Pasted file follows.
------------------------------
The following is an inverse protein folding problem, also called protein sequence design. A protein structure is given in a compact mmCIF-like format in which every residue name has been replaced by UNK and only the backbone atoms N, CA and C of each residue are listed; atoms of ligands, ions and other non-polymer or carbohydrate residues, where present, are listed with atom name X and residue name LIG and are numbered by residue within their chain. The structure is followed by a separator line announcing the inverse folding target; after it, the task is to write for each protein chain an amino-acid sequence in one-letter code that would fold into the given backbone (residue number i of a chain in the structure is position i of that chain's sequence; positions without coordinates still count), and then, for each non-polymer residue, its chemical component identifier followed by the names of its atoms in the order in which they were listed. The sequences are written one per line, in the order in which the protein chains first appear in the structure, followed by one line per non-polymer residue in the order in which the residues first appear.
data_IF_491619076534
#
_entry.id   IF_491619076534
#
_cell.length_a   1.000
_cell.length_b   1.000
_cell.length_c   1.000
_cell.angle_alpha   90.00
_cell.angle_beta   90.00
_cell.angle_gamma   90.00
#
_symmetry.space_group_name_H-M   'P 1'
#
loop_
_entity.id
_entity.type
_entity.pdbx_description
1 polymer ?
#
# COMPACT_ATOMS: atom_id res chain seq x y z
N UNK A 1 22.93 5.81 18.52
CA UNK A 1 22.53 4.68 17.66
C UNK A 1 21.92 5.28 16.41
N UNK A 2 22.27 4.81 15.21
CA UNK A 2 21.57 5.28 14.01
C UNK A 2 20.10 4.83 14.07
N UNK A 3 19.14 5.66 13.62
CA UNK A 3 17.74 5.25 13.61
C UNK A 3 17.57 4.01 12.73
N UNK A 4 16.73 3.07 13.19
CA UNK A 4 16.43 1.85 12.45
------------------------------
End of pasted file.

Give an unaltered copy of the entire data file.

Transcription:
The following is an inverse protein folding problem, also called protein sequence design. A protein structure is given in a compact mmCIF-like format in which every residue name has been replaced by UNK and only the backbone atoms N, CA and C of each residue are listed; atoms of ligands, ions and other non-polymer or carbohydrate residues, where present, are listed with atom name X and residue name LIG and are numbered by residue within their chain. The structure is followed by a separator line announcing the inverse folding target; after it, the task is to write for each protein chain an amino-acid sequence in one-letter code that would fold into the given backbone (residue number i of a chain in the structure is position i of that chain's sequence; positions without coordinates still count), and then, for each non-polymer residue, its chemical component identifier followed by the names of its atoms in the order in which they were listed. The sequences are written one per line, in the order in which the protein chains first appear in the structure, followed by one line per non-polymer residue in the order in which the residues first appear.
data_IF_491619076534
#
_entry.id   IF_491619076534
#
_cell.length_a   1.000
_cell.length_b   1.000
_cell.length_c   1.000
_cell.angle_alpha   90.00
_cell.angle_beta   90.00
_cell.angle_gamma   90.00
#
_symmetry.space_group_name_H-M   'P 1'
#
loop_
_entity.id
_entity.type
_entity.pdbx_description
1 polymer ?
#
# COMPACT_ATOMS: atom_id res chain seq x y z
N UNK A 1 22.93 5.81 18.52
CA UNK A 1 22.53 4.68 17.66
C UNK A 1 21.92 5.28 16.41
N UNK A 2 22.27 4.81 15.21
CA UNK A 2 21.57 5.28 14.01
C UNK A 2 20.10 4.83 14.07
N UNK A 3 19.14 5.66 13.62
CA UNK A 3 17.74 5.25 13.61
C UNK A 3 17.57 4.01 12.73
N UNK A 4 16.73 3.07 13.19
CA UNK A 4 16.43 1.85 12.45